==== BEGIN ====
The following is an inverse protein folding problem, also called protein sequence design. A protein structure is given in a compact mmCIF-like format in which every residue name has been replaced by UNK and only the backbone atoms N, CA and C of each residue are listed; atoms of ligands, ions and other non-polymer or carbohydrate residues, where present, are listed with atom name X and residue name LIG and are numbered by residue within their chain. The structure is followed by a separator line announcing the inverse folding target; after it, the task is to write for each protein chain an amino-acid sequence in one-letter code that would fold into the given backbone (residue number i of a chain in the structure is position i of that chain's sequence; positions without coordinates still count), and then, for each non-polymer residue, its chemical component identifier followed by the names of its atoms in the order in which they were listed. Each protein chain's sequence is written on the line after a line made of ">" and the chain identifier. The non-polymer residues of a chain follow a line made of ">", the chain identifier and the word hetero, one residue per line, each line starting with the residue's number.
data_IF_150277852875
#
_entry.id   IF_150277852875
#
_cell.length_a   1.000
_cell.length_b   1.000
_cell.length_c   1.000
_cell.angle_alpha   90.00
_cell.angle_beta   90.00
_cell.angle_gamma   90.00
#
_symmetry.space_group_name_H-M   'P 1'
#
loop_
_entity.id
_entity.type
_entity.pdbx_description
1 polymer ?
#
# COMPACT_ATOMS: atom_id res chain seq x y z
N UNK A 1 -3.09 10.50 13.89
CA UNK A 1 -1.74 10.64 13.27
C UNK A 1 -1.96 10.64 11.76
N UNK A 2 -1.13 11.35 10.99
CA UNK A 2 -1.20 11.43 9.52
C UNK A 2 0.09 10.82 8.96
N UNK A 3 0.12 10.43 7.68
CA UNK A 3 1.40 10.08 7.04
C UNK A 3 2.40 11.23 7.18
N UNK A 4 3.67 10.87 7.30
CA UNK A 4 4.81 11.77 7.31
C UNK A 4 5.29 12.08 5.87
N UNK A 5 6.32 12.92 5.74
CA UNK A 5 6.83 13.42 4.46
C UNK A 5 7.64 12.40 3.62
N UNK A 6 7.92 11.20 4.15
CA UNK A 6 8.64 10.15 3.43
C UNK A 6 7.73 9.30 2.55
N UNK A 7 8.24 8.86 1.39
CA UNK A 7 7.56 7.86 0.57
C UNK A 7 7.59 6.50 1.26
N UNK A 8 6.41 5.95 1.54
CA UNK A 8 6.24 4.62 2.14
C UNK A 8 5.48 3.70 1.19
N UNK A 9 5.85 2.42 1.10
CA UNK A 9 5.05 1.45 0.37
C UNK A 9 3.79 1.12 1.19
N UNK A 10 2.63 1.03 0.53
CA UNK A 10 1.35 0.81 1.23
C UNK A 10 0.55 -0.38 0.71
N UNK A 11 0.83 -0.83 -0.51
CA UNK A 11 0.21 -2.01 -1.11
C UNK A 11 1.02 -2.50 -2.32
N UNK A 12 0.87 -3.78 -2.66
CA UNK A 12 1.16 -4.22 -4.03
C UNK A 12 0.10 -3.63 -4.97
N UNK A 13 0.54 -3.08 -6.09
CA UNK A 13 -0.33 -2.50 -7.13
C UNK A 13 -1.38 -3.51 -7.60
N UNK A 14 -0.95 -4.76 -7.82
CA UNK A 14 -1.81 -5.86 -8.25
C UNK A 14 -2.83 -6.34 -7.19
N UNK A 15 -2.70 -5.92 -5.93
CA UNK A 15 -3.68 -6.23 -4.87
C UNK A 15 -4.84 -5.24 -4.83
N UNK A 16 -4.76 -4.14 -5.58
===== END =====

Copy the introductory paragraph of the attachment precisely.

The following is an inverse protein folding problem, also called protein sequence design. A protein structure is given in a compact mmCIF-like format in which every residue name has been replaced by UNK and only the backbone atoms N, CA and C of each residue are listed; atoms of ligands, ions and other non-polymer or carbohydrate residues, where present, are listed with atom name X and residue name LIG and are numbered by residue within their chain. The structure is followed by a separator line announcing the inverse folding target; after it, the task is to write for each protein chain an amino-acid sequence in one-letter code that would fold into the given backbone (residue number i of a chain in the structure is position i of that chain's sequence; positions without coordinates still count), and then, for each non-polymer residue, its chemical component identifier followed by the names of its atoms in the order in which they were listed. Each protein chain's sequence is written on the line after a line made of ">" and the chain identifier. The non-polymer residues of a chain follow a line made of ">", the chain identifier and the word hetero, one residue per line, each line starting with the residue's number.